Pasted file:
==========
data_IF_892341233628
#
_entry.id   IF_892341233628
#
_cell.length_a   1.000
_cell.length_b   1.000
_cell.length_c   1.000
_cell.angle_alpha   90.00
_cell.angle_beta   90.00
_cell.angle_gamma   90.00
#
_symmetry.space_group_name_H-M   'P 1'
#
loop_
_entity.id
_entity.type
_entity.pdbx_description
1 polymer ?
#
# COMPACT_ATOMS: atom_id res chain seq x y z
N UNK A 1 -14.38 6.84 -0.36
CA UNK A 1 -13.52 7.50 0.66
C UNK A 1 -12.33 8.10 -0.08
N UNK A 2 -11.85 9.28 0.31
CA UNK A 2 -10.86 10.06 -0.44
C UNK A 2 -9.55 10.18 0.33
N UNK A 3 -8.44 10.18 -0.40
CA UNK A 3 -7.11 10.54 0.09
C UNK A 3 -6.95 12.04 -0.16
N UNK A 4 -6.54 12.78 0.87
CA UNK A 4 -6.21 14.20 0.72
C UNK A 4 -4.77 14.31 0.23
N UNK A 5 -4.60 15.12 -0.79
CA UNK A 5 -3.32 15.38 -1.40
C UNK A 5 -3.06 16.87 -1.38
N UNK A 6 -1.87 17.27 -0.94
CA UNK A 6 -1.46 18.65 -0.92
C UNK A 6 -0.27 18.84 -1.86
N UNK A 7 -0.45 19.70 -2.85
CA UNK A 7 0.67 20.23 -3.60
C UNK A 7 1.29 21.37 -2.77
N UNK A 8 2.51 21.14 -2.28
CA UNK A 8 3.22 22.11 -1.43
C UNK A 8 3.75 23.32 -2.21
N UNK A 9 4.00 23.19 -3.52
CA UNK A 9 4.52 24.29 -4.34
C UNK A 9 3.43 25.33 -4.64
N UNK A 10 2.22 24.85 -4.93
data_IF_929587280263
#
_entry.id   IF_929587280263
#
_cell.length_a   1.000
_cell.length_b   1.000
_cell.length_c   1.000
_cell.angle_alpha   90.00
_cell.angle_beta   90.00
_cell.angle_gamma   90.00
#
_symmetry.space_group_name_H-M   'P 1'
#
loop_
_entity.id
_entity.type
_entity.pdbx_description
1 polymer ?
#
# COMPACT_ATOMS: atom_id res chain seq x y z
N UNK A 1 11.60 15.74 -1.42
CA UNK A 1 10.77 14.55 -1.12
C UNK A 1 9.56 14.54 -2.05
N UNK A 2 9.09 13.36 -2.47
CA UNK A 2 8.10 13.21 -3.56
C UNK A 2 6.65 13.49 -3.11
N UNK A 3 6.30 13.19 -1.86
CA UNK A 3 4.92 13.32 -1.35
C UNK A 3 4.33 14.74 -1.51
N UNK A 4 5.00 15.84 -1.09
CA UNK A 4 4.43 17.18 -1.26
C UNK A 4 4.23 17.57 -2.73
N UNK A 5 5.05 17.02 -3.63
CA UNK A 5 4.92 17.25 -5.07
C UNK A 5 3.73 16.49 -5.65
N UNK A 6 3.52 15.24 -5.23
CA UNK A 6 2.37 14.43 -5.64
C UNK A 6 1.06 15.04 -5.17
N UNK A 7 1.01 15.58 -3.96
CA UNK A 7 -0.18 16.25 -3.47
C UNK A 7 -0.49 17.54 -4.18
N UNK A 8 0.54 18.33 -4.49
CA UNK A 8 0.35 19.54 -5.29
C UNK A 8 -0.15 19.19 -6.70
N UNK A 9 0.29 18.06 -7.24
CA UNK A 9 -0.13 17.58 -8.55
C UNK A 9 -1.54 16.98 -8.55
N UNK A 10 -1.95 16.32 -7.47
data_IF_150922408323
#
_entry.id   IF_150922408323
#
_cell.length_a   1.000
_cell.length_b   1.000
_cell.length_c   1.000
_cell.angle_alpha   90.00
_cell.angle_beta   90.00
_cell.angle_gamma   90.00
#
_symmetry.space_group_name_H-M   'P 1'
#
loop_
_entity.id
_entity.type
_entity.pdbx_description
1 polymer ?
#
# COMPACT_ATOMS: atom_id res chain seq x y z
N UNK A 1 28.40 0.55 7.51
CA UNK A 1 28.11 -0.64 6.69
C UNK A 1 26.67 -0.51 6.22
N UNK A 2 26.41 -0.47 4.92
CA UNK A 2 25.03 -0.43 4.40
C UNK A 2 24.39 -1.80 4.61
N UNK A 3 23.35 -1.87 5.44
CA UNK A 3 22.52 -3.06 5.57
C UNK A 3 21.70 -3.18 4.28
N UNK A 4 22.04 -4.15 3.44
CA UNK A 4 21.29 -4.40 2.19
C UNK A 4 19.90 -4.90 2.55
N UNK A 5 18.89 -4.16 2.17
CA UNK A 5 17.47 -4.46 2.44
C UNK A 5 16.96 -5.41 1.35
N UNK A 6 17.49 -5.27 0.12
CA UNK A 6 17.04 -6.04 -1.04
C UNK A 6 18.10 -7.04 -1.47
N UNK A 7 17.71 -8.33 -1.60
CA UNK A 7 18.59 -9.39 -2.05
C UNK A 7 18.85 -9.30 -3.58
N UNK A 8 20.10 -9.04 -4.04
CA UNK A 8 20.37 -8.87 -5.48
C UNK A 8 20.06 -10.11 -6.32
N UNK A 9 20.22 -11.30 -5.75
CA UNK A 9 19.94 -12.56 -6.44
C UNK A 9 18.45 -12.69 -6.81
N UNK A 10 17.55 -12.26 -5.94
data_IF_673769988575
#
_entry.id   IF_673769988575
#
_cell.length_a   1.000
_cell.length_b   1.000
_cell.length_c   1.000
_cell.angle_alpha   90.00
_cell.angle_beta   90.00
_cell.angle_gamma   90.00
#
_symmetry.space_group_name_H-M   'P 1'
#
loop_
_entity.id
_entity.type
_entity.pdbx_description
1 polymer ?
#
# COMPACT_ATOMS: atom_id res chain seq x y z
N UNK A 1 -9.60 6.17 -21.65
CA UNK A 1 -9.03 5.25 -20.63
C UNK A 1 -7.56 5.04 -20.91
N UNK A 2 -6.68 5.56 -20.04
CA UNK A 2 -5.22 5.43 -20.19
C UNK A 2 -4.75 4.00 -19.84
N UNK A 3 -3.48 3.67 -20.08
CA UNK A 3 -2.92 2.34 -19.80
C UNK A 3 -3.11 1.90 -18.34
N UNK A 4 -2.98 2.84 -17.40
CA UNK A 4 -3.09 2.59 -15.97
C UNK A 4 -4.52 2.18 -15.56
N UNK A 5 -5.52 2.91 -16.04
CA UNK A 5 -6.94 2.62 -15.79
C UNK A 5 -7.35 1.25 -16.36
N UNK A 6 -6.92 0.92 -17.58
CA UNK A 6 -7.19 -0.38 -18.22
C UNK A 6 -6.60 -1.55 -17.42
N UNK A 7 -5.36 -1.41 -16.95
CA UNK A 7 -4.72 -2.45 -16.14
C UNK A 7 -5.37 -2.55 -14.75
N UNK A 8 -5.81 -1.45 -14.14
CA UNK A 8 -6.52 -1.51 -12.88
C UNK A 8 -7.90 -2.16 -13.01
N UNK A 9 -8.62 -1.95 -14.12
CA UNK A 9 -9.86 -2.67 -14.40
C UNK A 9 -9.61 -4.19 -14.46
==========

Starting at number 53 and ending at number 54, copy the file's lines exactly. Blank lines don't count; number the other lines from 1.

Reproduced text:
_cell.length_a   1.000
_cell.length_b   1.000